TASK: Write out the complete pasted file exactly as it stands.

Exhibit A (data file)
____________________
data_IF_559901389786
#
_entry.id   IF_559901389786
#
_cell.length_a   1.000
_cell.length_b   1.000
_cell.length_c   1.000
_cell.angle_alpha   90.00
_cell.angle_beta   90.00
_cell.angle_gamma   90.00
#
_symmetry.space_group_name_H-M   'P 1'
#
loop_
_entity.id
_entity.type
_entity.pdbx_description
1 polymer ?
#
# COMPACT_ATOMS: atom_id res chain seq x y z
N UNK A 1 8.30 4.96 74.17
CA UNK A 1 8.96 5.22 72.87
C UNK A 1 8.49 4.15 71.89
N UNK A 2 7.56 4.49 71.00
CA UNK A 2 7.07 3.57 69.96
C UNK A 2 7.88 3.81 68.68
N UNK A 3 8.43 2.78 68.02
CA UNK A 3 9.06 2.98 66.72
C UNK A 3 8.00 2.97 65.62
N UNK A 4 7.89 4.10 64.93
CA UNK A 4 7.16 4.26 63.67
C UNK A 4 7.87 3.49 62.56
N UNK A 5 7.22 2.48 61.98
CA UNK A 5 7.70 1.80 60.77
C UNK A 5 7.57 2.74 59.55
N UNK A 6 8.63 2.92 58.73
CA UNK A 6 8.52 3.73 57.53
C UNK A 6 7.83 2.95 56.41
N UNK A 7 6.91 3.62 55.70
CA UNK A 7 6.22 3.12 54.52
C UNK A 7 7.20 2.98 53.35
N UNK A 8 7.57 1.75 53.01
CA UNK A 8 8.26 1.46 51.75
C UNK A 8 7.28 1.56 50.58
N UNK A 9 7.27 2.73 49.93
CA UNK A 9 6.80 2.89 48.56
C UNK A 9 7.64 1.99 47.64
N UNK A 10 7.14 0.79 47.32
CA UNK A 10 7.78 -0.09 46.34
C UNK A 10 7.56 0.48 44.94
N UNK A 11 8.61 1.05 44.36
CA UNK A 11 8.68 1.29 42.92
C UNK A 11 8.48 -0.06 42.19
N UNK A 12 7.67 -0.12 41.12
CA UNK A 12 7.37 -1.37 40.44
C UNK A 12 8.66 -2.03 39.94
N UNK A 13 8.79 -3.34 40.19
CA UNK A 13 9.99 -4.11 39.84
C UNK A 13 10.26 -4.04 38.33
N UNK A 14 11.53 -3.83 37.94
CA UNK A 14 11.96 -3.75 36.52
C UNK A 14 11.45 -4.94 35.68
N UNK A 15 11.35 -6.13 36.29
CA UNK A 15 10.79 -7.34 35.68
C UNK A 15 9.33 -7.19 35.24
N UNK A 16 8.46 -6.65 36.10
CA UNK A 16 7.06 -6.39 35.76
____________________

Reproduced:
data_IF_559901389786
#
_entry.id   IF_559901389786
#
_cell.length_a   1.000
_cell.length_b   1.000
_cell.length_c   1.000
_cell.angle_alpha   90.00
_cell.angle_beta   90.00
_cell.angle_gamma   90.00
#
_symmetry.space_group_name_H-M   'P 1'
#
loop_
_entity.id
_entity.type
_entity.pdbx_description
1 polymer ?
#
# COMPACT_ATOMS: atom_id res chain seq x y z
N UNK A 1 8.30 4.96 74.17
CA UNK A 1 8.96 5.22 72.87
C UNK A 1 8.49 4.15 71.89
N UNK A 2 7.56 4.49 71.00
CA UNK A 2 7.07 3.57 69.96
C UNK A 2 7.88 3.81 68.68
N UNK A 3 8.43 2.78 68.02
CA UNK A 3 9.06 2.98 66.72
C UNK A 3 8.00 2.97 65.62
N UNK A 4 7.89 4.10 64.93
CA UNK A 4 7.16 4.26 63.67
C UNK A 4 7.87 3.49 62.56
N UNK A 5 7.22 2.48 61.98
CA UNK A 5 7.70 1.80 60.77
C UNK A 5 7.57 2.74 59.55
N UNK A 6 8.63 2.92 58.73
CA UNK A 6 8.52 3.73 57.53
C UNK A 6 7.83 2.95 56.41
N UNK A 7 6.91 3.62 55.70
CA UNK A 7 6.22 3.12 54.52
C UNK A 7 7.20 2.98 53.35
N UNK A 8 7.57 1.75 53.01
CA UNK A 8 8.26 1.46 51.75
C UNK A 8 7.28 1.56 50.58
N UNK A 9 7.27 2.73 49.93
CA UNK A 9 6.80 2.89 48.56
C UNK A 9 7.64 1.99 47.64
N UNK A 10 7.14 0.79 47.32
CA UNK A 10 7.78 -0.09 46.34
C UNK A 10 7.56 0.48 44.94
N UNK A 11 8.61 1.05 44.36
CA UNK A 11 8.68 1.29 42.92
C UNK A 11 8.48 -0.06 42.19
N UNK A 12 7.67 -0.12 41.12
CA UNK A 12 7.37 -1.37 40.44
C UNK A 12 8.66 -2.03 39.94
N UNK A 13 8.79 -3.34 40.19
CA UNK A 13 9.99 -4.11 39.84
C UNK A 13 10.26 -4.04 38.33
N UNK A 14 11.53 -3.83 37.94
CA UNK A 14 11.96 -3.75 36.52
C UNK A 14 11.45 -4.94 35.68
N UNK A 15 11.35 -6.13 36.29
CA UNK A 15 10.79 -7.34 35.68
C UNK A 15 9.33 -7.19 35.24
N UNK A 16 8.46 -6.65 36.10
CA UNK A 16 7.06 -6.39 35.76